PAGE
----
• Re: (Score:3, Funny)

      by Anonymous Coward

      Especially, Windows users, who are used to nasty, nasty and continual changes in their interfaces.

      Don't confuse Ubuntu with Windows now.

    • why split? just split the ui.
      could easily do that.

      here's why not: insane lobbying inside the company about who's product gets to be jammed down the throats of the consumers. everything must be visible right there right then.

      why not integrate with the windows os like it's possible? well fuck, they don't want to do that kind of favor. you know whats _really_ insane? microsoft copying this usage design. windows phone doesn't integrate with _anything_ else on windows than the fucking zune app.

      the windows aspect

      • by KDR_11k (778916) on Tuesday April 17, 2012 @03:50PM (#39715639)

        I particularly like the iOS device syncing driver, I've had that thing put all my CPU cores to 100% load when a sync fails (which happened quite often for a while because that wide port on the iPod doesn't grip the plug very well and even touching the cable can interfere with the connection) and the only recourse is a reboot, stopping the service only drops the load of one core, the others stay at 100%.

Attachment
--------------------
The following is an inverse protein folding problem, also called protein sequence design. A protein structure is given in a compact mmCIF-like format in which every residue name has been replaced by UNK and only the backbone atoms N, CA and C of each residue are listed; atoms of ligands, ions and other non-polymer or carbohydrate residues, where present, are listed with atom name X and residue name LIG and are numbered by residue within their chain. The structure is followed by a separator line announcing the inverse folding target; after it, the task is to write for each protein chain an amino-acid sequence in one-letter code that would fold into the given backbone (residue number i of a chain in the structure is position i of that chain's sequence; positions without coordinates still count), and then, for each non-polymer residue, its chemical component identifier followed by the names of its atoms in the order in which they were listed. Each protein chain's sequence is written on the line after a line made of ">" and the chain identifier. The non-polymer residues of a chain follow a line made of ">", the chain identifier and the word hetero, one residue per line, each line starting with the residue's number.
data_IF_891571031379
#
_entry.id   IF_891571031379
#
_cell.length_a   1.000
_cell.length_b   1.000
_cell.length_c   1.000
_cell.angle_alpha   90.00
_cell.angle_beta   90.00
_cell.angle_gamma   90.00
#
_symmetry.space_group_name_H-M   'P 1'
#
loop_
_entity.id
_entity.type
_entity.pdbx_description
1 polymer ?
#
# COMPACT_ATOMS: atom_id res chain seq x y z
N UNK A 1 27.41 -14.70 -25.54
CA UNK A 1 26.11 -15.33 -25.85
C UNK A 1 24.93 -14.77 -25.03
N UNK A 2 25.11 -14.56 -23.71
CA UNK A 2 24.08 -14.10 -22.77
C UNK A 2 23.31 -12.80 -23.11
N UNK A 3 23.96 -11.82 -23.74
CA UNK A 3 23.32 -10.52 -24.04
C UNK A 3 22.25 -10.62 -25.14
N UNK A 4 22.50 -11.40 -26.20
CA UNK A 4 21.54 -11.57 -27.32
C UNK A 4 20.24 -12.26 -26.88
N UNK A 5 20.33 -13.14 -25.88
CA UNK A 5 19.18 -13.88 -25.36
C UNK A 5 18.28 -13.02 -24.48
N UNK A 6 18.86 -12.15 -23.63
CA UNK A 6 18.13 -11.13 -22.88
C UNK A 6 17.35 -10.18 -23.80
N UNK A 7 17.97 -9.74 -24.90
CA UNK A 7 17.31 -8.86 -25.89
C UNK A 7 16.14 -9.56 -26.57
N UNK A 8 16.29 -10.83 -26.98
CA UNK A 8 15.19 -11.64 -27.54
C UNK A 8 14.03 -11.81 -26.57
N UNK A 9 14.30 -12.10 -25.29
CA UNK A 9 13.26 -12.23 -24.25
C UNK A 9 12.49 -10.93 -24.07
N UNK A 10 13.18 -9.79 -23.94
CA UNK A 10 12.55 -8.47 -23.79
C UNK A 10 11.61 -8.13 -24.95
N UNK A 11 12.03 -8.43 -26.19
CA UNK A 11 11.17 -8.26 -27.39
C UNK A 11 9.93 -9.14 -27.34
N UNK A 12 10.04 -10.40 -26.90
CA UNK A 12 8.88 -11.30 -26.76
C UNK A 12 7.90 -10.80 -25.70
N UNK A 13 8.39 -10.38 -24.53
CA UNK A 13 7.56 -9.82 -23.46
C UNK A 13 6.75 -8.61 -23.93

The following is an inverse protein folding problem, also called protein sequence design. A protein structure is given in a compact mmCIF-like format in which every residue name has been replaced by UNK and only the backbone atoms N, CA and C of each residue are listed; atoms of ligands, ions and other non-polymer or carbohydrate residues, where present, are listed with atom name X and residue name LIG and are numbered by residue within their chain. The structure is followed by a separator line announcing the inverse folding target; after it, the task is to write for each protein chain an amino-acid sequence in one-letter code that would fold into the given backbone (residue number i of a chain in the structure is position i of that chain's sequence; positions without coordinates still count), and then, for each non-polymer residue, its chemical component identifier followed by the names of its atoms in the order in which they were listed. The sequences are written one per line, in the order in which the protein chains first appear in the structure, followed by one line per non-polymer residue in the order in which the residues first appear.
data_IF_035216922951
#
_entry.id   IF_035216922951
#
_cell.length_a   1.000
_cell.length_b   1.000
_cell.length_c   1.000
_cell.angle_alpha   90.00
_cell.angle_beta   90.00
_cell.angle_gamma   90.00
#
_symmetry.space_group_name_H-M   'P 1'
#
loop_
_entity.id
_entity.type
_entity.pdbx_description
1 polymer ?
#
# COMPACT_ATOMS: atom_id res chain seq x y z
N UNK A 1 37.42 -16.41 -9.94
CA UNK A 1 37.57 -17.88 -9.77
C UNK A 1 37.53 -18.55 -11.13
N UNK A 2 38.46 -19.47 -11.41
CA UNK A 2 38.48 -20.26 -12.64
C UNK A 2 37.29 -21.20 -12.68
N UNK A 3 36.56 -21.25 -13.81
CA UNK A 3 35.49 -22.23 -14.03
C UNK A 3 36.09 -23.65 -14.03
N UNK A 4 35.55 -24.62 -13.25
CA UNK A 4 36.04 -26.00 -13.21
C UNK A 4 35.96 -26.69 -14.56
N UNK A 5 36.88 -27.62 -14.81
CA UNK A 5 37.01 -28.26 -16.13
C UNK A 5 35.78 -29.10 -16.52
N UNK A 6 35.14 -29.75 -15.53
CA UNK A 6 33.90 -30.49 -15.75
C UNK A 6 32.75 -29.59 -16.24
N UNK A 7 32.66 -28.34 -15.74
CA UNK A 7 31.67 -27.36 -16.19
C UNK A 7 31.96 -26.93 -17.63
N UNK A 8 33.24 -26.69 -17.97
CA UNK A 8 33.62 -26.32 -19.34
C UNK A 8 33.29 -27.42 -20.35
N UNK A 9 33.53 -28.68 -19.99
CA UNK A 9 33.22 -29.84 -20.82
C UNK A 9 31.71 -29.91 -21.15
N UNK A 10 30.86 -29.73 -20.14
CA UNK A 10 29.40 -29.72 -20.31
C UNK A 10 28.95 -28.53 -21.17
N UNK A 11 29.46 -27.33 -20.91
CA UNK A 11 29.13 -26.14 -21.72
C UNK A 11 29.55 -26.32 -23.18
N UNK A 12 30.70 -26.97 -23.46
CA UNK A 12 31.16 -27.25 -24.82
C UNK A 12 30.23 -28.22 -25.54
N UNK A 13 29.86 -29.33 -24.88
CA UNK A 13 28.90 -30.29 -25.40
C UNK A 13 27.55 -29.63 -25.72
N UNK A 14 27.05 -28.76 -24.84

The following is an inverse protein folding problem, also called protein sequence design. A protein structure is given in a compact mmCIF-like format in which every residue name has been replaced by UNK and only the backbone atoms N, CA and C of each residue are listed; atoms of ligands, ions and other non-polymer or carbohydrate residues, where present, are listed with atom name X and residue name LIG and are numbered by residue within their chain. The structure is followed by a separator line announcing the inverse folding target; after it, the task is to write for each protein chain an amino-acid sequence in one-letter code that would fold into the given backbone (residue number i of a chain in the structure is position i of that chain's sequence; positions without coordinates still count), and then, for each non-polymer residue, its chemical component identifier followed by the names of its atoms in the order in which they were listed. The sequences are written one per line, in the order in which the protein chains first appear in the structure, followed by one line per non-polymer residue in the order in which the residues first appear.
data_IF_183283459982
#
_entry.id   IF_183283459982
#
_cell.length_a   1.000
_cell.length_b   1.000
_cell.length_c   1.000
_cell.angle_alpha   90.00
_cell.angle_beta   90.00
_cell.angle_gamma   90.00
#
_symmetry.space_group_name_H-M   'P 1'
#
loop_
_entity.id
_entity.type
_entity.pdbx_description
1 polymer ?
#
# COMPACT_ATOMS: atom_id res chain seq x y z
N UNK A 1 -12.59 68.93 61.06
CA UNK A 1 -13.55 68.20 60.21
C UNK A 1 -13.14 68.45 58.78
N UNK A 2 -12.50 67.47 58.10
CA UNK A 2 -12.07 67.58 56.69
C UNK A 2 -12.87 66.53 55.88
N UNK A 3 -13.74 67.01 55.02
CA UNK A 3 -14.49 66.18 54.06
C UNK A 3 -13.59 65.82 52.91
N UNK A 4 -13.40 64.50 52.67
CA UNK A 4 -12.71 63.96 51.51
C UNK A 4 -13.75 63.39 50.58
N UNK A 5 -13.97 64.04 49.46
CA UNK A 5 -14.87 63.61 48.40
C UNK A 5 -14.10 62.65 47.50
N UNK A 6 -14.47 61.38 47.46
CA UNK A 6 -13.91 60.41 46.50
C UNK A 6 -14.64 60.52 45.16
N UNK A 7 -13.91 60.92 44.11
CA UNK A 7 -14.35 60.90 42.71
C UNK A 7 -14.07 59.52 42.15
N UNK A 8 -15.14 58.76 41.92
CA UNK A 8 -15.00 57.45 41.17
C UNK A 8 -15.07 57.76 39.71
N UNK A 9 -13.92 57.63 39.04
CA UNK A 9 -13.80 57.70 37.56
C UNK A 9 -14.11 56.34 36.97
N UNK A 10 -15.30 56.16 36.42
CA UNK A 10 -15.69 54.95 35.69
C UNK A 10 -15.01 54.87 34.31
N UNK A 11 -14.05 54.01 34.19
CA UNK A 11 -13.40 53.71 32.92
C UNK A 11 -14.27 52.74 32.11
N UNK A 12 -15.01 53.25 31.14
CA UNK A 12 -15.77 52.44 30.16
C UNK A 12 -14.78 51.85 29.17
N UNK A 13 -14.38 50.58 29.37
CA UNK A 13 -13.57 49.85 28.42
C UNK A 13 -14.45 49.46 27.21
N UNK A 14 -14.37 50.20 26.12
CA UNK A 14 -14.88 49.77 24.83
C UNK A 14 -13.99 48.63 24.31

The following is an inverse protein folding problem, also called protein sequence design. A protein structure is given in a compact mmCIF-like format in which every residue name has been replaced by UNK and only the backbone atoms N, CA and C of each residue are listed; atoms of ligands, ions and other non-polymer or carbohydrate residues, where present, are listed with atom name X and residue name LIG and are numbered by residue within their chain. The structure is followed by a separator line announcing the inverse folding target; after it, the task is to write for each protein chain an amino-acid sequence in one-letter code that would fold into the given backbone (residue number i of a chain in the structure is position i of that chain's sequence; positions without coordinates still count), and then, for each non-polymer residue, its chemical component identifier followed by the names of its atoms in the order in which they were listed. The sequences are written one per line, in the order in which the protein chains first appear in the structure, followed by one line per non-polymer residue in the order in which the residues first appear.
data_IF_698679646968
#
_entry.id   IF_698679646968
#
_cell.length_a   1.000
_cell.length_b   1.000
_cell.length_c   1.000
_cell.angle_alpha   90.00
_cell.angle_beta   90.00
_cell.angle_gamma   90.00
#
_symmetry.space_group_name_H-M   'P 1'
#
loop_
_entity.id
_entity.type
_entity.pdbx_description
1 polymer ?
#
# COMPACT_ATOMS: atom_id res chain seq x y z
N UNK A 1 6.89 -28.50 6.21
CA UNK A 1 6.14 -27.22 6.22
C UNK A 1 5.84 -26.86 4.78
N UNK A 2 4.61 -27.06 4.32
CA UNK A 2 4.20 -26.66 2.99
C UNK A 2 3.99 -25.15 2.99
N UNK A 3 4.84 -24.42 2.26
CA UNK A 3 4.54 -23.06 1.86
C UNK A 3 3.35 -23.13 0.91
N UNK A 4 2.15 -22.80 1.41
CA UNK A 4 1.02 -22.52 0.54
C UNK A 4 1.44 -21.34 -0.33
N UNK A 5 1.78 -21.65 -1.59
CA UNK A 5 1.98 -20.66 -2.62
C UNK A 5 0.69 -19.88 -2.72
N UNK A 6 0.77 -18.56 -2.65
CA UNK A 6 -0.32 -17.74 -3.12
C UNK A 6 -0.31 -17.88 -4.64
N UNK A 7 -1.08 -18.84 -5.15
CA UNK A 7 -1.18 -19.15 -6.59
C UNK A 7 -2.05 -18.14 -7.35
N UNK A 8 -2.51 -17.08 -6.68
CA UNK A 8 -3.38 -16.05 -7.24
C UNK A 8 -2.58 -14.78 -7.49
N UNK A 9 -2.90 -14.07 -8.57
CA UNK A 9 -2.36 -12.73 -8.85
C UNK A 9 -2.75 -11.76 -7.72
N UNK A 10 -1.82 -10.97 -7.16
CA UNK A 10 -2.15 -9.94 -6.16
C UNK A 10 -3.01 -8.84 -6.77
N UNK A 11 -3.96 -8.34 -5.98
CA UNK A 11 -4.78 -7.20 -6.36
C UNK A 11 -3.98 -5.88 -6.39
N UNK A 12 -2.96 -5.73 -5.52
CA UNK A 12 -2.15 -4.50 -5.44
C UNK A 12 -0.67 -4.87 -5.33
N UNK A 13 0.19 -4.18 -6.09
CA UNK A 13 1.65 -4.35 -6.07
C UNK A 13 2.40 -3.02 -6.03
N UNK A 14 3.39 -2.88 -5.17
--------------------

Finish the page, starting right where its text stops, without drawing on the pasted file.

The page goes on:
• by jc42 (318812)

      It's very simple: split up the apps, call the whole thing "iTunes Suite" (or "iTunes Pack", or "iTunes $WHATEVER ...

      Or call the whose suite "iTunes". 99% of the users won't know or care that it's made of separate cooperating processes. Chrome works this way, and I've yet to hear anyone say that it makes Chrome confusing to users. Some other things might get complaints, but not the multiple processes.

      Why is this even an issue for anyone but the implementers?

  • by casings (257363) on Tuesday April 17, 2012 @10:45AM (#39711083)

    I would be interested in the statistics, because I definitely will never use this feature, and in fact prefer to sync with my computer.

    • by SuperKendall (25149) on Tuesday April 17, 2012 @10:51AM (#39711173)

      I would be interested in the statistics, because I definitely will never use this feature, and in fact prefer to sync with my computer.

      That is almost no-one.

      iCloud isn't really the major thing here, it just helps with the true feature that allows users to break free of the PC which is on-device updates and purchases of all content.

      Even if you don't explicitly use iCloud you can at least simply turn on an iPad and activate it without a computer, which many (perhaps most) people do.